So, what about the winter makes some people feel low? Susan Bertozzi, a nutritional-therapy practitioner at the Center for Emotional Balance in south Chico, explained that it’s not the cold weather. Rather, she said, SAD is tied to Vitamin D deficiency, which in turn can be the result of insufficient exposure to sunlight. When your skin absorbs ultraviolet light from the sun, she said, it produces Vitamin D, which plays a key role in the brain’s production of serotonin, a neurotransmitter that helps regulate mood.

Given sunlight’s role in serotonin production, it makes sense that SAD is more common in higher latitudes, during darker winter months, or even at certain times of day, Bertozzi said.

“For a lot of people, they’ll notice when it gets to be late afternoon or evening, they enter an unhappier time of day,” she said. “It really has a lot to do with the position of the sun in the sky and how much time you’re spending outside in general.”

Fortunately for those unwilling or unable to venture outdoors, evidence suggests light therapy is a useful means for combating the effects of SAD, and there are a host of products—from simple lamps to high-tech light visors—designed to do just that. (Go to and click “environmental equipment” to browse options for light-therapy devices.) Even better, make your own therapeutic lamp—all it takes are two or three 100- to 150-watt full-spectrum bulbs.

Bertozzi said about 30 minutes of light therapy a day—ideally, before 3 p.m.—is a good starting point. However, she cautioned that overdoing light treatment, either by using too strong a light or sitting underneath it for too long, can cause anxiety, irritability or eye damage.

Both Banerjee-Stevens and Bertozzi suggested that, before going out and buying an expensive therapeutic lamp, someone suffering from SAD should try what amounts to good advice for everyone: exercising outside.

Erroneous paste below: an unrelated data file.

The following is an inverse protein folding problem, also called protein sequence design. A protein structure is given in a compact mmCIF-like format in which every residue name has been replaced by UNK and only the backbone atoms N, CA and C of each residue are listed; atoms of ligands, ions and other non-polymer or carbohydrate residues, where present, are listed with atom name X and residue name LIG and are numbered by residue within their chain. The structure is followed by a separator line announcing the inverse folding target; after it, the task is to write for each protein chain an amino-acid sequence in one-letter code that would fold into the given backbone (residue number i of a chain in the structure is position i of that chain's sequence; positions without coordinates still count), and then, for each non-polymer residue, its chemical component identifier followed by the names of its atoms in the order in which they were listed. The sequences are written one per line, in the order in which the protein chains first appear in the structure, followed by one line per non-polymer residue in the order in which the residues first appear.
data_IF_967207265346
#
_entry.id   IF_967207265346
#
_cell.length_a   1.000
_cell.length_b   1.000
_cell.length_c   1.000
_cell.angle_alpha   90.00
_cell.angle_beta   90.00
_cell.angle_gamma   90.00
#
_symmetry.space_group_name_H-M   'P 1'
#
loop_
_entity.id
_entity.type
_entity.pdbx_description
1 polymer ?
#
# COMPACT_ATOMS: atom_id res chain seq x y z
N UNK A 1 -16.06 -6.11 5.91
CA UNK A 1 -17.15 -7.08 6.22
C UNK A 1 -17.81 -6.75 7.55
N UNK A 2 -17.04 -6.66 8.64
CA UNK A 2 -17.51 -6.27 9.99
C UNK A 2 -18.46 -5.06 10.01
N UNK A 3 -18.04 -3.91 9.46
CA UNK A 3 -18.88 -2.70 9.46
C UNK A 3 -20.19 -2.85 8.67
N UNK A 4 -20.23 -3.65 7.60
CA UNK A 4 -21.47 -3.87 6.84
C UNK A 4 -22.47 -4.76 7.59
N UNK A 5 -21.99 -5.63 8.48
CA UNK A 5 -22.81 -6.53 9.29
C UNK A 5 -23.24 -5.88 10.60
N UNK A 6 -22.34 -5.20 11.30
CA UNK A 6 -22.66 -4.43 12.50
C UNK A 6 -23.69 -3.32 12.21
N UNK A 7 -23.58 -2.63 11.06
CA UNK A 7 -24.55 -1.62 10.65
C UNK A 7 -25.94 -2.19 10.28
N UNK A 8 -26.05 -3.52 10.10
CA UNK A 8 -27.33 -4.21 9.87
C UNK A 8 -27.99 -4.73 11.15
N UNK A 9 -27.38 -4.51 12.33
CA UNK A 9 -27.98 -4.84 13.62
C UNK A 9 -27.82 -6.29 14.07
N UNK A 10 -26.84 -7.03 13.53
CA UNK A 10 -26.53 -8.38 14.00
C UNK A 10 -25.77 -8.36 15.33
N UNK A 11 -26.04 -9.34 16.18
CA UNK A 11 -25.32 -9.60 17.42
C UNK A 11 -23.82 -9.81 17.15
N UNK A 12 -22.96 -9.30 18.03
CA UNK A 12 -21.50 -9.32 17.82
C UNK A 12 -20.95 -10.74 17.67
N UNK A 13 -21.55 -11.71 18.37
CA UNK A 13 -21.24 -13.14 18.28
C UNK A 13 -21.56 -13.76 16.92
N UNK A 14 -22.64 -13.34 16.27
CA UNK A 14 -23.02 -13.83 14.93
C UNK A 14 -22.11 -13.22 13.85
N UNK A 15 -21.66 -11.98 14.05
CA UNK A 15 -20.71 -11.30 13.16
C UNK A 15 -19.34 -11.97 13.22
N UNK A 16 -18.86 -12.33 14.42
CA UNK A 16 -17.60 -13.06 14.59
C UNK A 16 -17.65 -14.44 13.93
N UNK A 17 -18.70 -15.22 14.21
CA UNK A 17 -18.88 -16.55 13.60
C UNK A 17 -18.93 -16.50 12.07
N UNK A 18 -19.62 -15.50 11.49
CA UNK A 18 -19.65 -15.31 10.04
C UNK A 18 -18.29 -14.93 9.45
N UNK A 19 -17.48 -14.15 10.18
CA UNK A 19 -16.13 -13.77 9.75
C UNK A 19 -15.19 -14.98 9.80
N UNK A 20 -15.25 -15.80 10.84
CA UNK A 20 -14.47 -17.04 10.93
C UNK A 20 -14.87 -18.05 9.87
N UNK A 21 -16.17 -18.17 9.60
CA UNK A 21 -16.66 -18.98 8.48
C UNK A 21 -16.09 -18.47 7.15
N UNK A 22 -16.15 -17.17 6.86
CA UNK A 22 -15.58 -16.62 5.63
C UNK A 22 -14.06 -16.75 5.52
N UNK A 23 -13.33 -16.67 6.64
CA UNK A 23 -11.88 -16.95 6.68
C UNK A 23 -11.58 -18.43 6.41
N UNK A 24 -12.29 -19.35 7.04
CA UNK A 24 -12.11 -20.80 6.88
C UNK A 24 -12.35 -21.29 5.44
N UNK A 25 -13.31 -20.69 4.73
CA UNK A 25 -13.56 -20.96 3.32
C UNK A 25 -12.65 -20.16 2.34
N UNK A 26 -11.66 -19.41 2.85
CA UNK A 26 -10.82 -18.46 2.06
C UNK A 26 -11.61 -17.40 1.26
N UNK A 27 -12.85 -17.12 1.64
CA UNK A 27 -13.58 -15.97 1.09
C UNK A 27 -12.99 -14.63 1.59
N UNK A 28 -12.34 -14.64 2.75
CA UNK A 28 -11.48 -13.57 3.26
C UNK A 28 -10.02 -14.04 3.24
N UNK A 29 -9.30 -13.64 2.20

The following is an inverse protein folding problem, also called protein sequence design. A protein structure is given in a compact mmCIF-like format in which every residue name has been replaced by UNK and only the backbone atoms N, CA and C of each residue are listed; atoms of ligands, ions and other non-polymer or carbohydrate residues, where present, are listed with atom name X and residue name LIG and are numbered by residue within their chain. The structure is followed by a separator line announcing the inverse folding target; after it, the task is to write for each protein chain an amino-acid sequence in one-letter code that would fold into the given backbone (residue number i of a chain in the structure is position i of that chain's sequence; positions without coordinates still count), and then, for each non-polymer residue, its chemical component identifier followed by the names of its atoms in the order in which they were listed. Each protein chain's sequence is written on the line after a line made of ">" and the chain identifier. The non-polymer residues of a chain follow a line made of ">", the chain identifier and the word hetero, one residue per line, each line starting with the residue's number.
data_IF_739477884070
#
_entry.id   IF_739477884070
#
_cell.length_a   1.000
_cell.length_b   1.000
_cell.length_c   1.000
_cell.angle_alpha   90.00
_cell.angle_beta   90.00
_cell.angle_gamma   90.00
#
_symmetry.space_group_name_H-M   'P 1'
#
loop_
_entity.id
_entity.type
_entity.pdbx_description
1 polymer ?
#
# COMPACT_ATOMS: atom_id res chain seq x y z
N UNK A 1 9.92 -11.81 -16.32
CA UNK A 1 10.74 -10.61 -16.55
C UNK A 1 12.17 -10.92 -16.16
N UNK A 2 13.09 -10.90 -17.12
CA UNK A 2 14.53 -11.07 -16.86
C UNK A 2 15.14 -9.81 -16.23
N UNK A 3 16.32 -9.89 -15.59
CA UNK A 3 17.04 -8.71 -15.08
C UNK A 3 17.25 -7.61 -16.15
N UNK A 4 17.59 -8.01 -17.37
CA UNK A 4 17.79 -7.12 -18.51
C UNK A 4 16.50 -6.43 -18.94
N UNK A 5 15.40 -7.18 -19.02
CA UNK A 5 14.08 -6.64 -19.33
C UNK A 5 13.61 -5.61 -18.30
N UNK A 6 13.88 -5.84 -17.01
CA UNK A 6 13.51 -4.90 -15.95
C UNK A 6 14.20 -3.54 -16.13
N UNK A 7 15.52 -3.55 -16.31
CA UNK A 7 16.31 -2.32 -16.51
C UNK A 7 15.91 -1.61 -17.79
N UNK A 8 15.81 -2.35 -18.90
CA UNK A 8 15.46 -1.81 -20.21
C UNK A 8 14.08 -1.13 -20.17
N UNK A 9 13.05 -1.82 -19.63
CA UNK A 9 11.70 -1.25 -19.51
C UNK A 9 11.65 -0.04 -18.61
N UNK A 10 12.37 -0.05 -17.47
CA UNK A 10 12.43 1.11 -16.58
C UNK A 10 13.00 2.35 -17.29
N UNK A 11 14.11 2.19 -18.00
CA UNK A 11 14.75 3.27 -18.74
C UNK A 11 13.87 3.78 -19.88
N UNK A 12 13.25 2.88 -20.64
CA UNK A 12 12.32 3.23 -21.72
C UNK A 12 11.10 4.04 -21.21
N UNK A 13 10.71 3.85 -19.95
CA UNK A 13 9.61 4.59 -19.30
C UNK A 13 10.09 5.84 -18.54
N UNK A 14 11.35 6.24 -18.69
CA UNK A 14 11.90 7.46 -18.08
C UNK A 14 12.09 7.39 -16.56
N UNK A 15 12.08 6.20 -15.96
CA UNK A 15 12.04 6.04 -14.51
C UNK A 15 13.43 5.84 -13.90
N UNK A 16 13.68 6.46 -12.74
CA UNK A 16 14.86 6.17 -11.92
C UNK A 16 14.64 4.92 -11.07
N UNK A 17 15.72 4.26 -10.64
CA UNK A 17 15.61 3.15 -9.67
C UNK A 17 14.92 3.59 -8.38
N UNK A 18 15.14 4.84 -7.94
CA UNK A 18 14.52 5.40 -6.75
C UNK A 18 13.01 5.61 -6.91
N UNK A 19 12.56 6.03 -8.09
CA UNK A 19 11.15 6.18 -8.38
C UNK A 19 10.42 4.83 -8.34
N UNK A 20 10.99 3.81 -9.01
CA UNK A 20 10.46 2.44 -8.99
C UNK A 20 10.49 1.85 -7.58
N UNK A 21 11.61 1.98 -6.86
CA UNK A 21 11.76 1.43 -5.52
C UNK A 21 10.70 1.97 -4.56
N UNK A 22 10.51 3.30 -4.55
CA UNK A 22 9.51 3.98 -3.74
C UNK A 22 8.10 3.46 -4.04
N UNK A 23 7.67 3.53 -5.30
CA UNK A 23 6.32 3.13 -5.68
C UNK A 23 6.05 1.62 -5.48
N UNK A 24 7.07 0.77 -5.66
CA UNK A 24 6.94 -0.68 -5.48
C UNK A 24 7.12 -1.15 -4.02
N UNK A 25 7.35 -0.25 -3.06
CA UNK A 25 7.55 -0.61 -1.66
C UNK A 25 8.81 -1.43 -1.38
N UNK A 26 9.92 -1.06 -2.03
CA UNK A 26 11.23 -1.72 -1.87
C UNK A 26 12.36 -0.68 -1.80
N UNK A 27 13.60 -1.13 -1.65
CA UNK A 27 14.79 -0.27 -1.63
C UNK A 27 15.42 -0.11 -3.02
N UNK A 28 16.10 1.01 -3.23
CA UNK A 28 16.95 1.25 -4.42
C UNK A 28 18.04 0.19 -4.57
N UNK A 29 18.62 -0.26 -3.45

“[In Chico], it’s easy to get outside and let some sunlight hit your retinas during the day,” Banerjee-Stevens said. “More and more, especially for mild and moderate depressions, all I’m reading [says] ‘just exercise’—just get out there and get that blood flowing.”

Bertozzi got a bit more specific, suggesting exercising earlier in the day to make sure you get a good dose of natural light. “Anywhere from 30 to 60 minutes a day could be enough to totally change somebody’s mood,” she said.

When exercise or light therapy doesn’t work, Bertozzi commonly suggests supplementing with amino acid tryptophan, which functions as a biochemical precursor to serotonin and is sold in supplement form under the labels L-tryptophan and 5-HTP. She’s found the supplements often prove effective in treating cases of depression related to low serotonin; however, it should be noted that clinical studies of the supplements tryptophan and 5-HTP are few and far between and potential side effects are largely unknown.

For those who prefer not to take supplements, tryptophan is found naturally in poultry, beef, pork, fish, eggs and dairy products.